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Bug#306290: ITP: ttf-mph-2b-damase -- font with ranges from the latest version of unicode

Please do not package this font as is.  It purports to cover the
Kharoṣṭhī block, but all the author did is copy the illustrative
glyphs from Unicode 4.1 into the corresponding encoding slots.
However, in common with the modern Indian scripts, a Kharoṣṭhī
font also needs contextual replacement mechanisms (e.g. via
OpenType) and a lot of additional composite glyphs to support the
script.  In the absence of these features, such a font with
pseudo‐support for a complex script X is liable to confuse
fontconfig and get in the way of other fonts that do in fact
support script X.  The more so if the font with pseudo‐support
_appears_ to be covering a wide range of scripts, like this one.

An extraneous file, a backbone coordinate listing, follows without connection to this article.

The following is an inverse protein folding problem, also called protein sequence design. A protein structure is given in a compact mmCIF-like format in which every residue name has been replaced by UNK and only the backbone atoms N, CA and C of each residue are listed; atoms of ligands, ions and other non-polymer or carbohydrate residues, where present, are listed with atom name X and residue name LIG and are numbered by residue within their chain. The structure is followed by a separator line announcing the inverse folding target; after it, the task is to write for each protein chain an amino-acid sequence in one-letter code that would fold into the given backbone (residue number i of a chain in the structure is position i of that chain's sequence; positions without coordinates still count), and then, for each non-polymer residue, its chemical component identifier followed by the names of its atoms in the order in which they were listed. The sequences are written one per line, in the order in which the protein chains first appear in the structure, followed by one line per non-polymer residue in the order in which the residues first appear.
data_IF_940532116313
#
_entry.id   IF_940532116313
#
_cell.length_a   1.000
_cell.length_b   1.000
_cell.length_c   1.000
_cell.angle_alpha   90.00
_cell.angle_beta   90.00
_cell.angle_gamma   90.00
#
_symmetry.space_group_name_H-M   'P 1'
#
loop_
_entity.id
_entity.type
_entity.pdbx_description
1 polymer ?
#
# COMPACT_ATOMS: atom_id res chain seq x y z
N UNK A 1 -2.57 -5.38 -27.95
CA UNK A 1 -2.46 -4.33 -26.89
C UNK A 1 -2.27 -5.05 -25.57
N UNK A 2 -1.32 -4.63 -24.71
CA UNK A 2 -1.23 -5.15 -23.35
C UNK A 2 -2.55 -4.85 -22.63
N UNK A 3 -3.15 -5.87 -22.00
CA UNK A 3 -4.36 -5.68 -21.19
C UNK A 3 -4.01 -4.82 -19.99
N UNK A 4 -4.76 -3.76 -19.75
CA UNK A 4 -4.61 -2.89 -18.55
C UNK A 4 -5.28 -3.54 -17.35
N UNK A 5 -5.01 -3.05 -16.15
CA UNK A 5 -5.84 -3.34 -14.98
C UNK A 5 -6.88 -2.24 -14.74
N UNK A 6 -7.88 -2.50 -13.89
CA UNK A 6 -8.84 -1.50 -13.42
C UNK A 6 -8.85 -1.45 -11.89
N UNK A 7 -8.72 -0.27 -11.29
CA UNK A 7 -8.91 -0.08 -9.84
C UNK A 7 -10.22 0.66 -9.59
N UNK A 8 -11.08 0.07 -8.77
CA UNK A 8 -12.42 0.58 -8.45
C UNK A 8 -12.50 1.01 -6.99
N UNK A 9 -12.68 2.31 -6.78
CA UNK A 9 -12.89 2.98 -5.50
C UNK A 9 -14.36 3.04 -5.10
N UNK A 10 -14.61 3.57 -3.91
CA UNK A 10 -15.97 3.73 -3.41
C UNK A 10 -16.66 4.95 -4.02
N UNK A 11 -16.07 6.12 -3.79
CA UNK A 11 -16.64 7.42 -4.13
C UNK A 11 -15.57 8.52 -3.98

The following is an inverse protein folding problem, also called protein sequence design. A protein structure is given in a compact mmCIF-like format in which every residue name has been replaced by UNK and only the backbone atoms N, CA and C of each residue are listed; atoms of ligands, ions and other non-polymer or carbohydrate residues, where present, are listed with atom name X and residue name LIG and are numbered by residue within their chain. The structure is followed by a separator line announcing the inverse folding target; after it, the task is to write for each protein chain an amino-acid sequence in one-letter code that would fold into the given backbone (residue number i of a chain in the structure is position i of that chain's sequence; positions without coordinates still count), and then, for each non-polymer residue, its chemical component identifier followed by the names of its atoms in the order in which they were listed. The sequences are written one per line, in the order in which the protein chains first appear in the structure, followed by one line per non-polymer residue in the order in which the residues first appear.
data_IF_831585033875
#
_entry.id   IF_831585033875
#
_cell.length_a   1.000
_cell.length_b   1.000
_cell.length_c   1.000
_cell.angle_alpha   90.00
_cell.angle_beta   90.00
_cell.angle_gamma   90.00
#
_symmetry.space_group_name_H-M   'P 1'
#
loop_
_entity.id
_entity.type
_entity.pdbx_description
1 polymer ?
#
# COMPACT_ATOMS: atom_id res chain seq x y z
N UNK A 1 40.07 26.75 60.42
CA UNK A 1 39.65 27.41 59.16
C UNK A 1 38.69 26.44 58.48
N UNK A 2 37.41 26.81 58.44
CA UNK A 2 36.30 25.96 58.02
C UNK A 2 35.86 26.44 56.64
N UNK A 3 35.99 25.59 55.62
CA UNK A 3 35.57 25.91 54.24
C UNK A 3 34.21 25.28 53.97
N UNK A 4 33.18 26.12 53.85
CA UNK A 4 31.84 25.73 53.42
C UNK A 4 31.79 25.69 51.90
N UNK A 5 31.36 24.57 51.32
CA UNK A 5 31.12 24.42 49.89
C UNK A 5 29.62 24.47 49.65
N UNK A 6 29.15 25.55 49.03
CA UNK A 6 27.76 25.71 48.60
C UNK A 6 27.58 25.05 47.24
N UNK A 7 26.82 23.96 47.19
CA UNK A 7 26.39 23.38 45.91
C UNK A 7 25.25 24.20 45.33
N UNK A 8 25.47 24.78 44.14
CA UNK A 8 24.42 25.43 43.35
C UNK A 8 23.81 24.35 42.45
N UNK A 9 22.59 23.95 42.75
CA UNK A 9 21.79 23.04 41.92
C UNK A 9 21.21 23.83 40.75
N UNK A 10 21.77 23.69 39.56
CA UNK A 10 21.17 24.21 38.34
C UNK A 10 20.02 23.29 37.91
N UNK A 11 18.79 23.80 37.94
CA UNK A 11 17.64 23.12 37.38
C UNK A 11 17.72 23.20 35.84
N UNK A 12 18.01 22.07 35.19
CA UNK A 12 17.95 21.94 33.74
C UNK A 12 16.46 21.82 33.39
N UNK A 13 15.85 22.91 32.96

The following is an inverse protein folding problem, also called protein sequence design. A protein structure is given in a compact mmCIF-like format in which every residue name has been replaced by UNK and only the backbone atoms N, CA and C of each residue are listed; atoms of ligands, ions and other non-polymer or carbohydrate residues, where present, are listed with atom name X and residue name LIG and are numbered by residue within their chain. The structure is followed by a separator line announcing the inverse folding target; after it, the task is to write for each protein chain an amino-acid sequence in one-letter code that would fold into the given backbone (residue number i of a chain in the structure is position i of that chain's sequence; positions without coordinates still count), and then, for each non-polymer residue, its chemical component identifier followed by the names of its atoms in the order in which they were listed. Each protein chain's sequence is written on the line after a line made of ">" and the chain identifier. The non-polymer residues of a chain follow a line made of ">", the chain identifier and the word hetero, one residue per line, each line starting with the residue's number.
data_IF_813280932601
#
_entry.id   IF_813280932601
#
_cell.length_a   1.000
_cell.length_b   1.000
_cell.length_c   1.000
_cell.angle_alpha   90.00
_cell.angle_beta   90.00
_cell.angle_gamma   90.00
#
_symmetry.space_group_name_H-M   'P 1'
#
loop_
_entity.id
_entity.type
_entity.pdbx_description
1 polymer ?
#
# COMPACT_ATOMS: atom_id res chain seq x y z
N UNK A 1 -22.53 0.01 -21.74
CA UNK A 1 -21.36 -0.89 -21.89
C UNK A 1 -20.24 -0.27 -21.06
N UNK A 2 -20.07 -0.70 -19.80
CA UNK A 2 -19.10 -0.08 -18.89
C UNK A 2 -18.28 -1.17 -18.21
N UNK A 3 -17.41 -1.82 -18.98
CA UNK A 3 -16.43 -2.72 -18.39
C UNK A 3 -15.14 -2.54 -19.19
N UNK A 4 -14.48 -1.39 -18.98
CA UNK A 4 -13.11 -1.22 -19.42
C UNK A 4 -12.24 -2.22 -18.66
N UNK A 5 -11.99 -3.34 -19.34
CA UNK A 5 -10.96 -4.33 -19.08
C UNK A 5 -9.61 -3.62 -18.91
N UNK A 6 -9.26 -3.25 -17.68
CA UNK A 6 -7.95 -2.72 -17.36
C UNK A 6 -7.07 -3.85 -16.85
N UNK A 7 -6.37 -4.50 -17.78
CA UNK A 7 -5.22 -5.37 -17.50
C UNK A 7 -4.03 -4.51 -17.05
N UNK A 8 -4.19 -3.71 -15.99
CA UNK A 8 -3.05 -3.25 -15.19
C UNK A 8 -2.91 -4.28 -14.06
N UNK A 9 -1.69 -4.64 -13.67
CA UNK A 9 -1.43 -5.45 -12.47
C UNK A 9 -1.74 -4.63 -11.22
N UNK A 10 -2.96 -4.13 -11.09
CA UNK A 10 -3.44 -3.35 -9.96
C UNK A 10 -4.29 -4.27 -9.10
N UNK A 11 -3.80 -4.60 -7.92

(This is also the biggest problem with the ‘Free UCS Outline
Fonts’, which contain the basic glyphs of, e.g., Devanagari, but
none of the required replacement mechanisms or composite glyphs.)

So I request that at a minimum, you remove the Kharoṣṭhī range
from this font unless and until it provides real and complete
support of the script.  That said, (some of) the other Plane 1
scripts that this font covers may work on a simple
character‐to‐glyph basis, and it would be a welcome addition to
have those available.  But please check which ones of them suffer
from insufficient support like Kharoṣṭhī (hPhags‐pa, for

My colleague Andrew Glass is the main author of the Kharoṣṭhī
Unicode encoding, and he is now working on a proper Kharoṣṭhī
font.  When that font is completed, we will make sure to submit it
for inclusion in Debian GNU/Linux.

And of course we are very pleased that people are interested in
support for Kharoṣṭhī.  It’s just a little bit more complicated
than putting those sixty‐odd glyphs in a font.  If you’d like to
develop a real Kharoṣṭhī font yourself, you are absolutely
welcome.  The description of contextual replacement mechanisms is
apparently not yet available from the Unicode website, but you
could check out our original encoding proposal at


and work from there.

Best regards,
Stefan Baums

Stefan Baums
Asian Languages and Literature
University of Washington

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